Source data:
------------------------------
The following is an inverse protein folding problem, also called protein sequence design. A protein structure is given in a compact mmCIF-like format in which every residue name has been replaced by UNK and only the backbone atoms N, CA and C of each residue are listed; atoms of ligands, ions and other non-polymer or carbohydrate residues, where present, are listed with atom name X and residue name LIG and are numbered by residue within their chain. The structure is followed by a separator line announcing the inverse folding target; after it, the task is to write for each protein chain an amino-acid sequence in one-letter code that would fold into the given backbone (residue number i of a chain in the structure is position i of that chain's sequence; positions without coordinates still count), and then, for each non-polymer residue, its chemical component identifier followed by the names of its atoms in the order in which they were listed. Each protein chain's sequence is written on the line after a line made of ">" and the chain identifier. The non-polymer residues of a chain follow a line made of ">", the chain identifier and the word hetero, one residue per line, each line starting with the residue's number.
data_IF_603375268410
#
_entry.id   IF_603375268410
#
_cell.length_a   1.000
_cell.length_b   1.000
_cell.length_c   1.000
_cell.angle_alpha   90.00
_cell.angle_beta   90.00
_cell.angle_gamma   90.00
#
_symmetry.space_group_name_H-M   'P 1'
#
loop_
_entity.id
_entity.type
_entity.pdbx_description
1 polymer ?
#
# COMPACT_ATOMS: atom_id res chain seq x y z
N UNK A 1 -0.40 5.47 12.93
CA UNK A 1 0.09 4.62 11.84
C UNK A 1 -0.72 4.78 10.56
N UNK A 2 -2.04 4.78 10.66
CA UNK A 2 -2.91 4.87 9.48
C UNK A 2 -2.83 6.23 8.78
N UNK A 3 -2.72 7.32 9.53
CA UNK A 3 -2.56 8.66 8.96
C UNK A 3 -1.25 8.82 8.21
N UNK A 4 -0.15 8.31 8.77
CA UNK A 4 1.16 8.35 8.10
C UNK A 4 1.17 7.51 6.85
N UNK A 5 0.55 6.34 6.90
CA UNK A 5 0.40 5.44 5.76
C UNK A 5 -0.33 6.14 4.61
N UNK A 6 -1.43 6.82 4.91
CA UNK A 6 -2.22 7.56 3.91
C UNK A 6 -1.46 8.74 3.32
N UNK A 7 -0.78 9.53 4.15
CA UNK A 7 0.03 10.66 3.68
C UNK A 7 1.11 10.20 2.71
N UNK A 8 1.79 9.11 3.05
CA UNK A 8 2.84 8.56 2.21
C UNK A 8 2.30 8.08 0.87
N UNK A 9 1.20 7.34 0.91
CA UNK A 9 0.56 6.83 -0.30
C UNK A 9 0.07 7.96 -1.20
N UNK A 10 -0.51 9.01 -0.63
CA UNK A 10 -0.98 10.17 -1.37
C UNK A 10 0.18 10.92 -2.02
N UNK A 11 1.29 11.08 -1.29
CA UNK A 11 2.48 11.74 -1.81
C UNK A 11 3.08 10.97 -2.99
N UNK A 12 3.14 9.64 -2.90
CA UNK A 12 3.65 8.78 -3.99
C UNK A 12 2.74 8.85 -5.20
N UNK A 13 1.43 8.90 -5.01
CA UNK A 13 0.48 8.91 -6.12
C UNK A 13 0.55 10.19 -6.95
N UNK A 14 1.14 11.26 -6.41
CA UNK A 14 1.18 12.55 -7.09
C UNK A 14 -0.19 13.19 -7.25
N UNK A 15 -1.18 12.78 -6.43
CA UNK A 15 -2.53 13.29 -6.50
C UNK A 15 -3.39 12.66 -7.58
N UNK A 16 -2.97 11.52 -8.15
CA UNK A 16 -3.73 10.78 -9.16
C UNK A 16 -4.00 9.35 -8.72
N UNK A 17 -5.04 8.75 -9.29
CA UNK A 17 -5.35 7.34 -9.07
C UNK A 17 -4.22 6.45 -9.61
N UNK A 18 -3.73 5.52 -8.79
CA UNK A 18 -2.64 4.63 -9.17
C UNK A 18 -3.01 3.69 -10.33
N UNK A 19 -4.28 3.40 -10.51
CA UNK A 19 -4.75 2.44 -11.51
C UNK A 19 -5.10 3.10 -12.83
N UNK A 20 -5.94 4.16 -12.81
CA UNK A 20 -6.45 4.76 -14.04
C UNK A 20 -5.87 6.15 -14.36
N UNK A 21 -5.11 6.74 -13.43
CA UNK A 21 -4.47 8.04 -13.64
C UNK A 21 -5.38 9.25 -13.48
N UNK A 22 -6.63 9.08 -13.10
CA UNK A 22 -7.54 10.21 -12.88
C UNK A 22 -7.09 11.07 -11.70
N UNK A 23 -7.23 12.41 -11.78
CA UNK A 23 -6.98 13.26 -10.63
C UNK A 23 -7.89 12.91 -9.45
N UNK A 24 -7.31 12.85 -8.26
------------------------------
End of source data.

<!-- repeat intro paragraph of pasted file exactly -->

The following is an inverse protein folding problem, also called protein sequence design. A protein structure is given in a compact mmCIF-like format in which every residue name has been replaced by UNK and only the backbone atoms N, CA and C of each residue are listed; atoms of ligands, ions and other non-polymer or carbohydrate residues, where present, are listed with atom name X and residue name LIG and are numbered by residue within their chain. The structure is followed by a separator line announcing the inverse folding target; after it, the task is to write for each protein chain an amino-acid sequence in one-letter code that would fold into the given backbone (residue number i of a chain in the structure is position i of that chain's sequence; positions without coordinates still count), and then, for each non-polymer residue, its chemical component identifier followed by the names of its atoms in the order in which they were listed. Each protein chain's sequence is written on the line after a line made of ">" and the chain identifier. The non-polymer residues of a chain follow a line made of ">", the chain identifier and the word hetero, one residue per line, each line starting with the residue's number.